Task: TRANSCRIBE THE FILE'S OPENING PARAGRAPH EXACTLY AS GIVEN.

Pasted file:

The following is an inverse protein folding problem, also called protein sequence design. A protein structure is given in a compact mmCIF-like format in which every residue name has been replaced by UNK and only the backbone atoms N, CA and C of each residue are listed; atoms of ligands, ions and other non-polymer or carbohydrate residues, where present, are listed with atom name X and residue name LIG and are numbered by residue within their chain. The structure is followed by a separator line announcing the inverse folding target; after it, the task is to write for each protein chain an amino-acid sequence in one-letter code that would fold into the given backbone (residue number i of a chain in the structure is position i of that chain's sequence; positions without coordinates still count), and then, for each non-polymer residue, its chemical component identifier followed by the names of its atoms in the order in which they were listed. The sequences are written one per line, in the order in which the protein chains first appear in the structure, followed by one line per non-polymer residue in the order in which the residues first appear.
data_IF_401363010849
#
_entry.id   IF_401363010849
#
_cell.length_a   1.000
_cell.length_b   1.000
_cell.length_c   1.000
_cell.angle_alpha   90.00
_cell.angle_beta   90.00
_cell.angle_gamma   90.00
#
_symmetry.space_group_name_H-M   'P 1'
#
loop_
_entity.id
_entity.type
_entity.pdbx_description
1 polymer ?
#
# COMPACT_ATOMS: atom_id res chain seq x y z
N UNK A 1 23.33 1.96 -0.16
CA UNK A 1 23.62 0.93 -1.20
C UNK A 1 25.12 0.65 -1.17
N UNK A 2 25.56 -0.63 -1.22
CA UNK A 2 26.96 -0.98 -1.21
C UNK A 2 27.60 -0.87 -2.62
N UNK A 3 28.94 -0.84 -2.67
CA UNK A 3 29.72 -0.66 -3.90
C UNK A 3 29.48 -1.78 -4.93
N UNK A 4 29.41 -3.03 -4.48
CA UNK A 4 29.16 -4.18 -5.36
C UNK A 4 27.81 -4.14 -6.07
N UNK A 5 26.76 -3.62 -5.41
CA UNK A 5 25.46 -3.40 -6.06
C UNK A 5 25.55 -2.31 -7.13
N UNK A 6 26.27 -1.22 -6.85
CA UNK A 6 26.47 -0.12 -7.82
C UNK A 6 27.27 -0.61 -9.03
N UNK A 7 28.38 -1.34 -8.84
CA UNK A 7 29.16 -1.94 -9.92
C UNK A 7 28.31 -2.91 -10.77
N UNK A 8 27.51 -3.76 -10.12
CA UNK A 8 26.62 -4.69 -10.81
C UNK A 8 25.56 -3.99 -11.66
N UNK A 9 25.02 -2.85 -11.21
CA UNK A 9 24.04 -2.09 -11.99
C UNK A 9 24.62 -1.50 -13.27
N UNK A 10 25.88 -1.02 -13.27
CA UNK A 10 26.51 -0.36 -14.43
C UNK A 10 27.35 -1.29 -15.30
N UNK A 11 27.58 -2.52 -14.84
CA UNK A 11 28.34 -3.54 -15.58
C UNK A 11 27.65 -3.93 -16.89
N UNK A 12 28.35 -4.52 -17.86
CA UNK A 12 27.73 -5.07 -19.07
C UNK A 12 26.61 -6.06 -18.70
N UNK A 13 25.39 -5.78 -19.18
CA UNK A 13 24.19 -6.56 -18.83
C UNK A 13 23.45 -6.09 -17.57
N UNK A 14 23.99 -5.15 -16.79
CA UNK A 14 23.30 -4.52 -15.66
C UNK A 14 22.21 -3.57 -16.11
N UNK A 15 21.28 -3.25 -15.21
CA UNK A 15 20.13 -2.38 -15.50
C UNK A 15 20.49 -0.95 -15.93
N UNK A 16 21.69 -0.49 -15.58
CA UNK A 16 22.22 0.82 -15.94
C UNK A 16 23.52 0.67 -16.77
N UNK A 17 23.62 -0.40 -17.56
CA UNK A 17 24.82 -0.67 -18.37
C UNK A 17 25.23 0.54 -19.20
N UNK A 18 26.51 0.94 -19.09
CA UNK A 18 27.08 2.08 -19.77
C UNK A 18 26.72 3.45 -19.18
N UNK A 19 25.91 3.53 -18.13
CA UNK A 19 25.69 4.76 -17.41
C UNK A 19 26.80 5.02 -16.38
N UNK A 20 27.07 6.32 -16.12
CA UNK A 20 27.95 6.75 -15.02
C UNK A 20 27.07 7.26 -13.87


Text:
The following is an inverse protein folding problem, also called protein sequence design. A protein structure is given in a compact mmCIF-like format in which every residue name has been replaced by UNK and only the backbone atoms N, CA and C of each residue are listed; atoms of ligands, ions and other non-polymer or carbohydrate residues, where present, are listed with atom name X and residue name LIG and are numbered by residue within their chain. The structure is followed by a separator line announcing the inverse folding target; after it, the task is to write for each protein chain an amino-acid sequence in one-letter code that would fold into the given backbone (residue number i of a chain in the structure is position i of that chain's sequence; positions without coordinates still count), and then, for each non-polymer residue, its chemical component identifier followed by the names of its atoms in the order in which they were listed. The sequences are written one per line, in the order in which the protein chains first appear in the structure, followed by one line per non-polymer residue in the order in which the residues first appear.